I'm running a Linux netbook with an SSD. Since the SSD is slow (and I don't want to wear it out) I've been running without swap. So far this has been great, but I recently put a new kernel on (2.6.37) and noticed some slowdown. During this the disk drive light on my netbook stays on. LatencyTOP is only partially helpful in this, while one 3s (that's seconds not ms) delay is for 'disk write (synchronous),' one is 2s for 'page fault.' I don't understand why there would be much of a penalty for a page fault at all since I'm not using swap to begin with (and seem to have a lot of free/cached memory). What could be the cause of this, and is there a way to resolve it? Is such a high latency for page faults even harmful or is the problem elsewhere?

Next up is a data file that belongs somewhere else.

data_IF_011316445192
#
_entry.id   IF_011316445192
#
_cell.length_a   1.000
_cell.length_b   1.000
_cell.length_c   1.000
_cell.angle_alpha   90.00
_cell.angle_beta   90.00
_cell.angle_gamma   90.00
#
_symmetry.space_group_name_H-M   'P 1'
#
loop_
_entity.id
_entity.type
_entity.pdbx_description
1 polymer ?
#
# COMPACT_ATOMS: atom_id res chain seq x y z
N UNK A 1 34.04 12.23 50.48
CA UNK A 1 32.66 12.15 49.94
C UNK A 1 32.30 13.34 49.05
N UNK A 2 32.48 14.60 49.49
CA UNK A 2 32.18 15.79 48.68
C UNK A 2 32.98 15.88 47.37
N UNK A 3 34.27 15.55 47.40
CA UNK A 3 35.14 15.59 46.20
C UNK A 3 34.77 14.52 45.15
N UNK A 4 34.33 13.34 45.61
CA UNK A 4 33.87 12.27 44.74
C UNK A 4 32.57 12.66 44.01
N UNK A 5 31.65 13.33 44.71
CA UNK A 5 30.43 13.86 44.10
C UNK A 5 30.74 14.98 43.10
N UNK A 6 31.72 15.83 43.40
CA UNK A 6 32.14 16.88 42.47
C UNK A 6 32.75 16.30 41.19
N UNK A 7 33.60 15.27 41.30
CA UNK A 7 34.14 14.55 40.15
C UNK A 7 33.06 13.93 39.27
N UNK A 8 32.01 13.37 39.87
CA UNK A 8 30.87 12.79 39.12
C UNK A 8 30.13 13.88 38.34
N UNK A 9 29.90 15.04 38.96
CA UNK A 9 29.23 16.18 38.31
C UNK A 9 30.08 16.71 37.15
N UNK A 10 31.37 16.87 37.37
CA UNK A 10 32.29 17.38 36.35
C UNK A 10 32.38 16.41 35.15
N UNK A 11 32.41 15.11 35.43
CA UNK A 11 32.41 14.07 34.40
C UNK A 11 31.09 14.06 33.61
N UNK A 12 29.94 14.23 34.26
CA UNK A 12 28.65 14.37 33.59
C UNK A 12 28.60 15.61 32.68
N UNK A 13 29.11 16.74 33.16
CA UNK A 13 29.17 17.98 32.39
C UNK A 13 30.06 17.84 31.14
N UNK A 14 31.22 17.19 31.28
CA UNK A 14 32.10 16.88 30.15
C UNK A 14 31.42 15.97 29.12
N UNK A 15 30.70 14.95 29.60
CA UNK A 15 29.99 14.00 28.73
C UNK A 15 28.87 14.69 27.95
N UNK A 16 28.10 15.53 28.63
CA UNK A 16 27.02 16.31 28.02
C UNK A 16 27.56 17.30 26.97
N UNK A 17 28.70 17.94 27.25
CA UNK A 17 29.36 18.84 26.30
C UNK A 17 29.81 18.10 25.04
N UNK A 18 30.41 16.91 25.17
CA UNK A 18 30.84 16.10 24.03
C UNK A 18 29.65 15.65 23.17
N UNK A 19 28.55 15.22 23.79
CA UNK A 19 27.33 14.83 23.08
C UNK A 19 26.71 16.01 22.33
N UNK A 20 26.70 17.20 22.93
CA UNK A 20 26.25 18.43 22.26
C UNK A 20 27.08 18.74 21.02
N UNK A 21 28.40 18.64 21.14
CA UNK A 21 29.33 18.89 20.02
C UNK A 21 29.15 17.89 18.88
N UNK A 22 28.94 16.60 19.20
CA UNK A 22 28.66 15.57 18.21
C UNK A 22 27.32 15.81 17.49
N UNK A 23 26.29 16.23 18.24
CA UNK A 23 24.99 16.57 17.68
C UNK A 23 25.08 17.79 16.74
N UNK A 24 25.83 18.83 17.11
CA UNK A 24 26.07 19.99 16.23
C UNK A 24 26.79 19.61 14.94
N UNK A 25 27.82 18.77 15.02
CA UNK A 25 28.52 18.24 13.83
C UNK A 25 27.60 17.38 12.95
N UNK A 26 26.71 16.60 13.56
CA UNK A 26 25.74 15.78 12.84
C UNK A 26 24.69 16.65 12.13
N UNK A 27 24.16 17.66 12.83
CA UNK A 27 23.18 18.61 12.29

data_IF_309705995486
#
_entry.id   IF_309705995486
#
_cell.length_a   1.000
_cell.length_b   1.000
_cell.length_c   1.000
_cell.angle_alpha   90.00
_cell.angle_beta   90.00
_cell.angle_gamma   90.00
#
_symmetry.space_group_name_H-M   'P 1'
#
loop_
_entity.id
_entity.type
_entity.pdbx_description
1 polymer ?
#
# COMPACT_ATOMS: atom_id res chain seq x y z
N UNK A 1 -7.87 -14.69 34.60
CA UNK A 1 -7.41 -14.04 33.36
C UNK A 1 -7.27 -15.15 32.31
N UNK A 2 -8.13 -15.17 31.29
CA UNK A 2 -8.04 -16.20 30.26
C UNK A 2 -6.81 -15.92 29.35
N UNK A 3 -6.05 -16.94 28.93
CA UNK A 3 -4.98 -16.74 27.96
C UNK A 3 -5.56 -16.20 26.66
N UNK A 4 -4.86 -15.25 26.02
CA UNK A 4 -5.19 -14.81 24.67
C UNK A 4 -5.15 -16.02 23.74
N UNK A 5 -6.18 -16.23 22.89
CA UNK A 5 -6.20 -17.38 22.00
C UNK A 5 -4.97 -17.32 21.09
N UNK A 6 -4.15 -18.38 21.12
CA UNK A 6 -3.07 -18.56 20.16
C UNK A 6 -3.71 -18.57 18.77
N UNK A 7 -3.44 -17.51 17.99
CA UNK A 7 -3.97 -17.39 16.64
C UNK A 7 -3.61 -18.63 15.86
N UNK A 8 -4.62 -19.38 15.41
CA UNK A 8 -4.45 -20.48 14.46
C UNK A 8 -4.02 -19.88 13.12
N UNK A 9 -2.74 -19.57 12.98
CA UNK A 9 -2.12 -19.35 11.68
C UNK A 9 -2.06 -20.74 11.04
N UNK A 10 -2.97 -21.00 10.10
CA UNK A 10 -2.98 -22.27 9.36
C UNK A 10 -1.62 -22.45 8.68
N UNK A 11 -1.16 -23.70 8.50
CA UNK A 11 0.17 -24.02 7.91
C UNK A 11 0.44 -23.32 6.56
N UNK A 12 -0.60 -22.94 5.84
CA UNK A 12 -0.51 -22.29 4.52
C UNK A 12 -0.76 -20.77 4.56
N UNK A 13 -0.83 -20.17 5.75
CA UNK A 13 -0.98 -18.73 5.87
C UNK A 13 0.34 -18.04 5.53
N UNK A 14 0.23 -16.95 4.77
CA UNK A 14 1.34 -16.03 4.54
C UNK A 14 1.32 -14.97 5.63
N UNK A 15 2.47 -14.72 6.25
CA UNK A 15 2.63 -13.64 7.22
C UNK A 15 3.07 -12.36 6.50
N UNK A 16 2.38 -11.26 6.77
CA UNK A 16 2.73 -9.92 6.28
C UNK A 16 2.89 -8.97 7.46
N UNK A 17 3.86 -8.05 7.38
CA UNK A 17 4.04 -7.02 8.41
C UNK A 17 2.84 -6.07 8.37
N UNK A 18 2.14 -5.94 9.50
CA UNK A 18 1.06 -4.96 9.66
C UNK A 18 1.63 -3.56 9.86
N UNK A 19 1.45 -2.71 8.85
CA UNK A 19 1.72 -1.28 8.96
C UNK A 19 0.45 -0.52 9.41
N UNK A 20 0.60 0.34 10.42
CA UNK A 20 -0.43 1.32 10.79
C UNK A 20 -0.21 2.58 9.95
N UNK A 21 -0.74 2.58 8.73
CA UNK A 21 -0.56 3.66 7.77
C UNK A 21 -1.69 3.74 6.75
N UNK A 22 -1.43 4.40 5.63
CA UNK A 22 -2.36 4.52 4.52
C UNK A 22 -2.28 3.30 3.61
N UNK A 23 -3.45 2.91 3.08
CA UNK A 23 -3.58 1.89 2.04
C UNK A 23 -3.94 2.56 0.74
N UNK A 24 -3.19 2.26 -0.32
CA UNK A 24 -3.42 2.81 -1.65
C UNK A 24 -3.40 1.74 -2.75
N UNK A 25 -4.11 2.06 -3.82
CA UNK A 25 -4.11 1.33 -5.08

migrated from serverfault.com Feb 16 '11 at 22:52
This question came from our site for professional system and network administrators.
Maybe the answers on this question may help you out. Page faults occur even on the absence of swap, when the program tries to access a part of the virtual memory that is mapped but not yet on the physical memory like data from an on-disk file. The correct term for that technique is Demand Paging.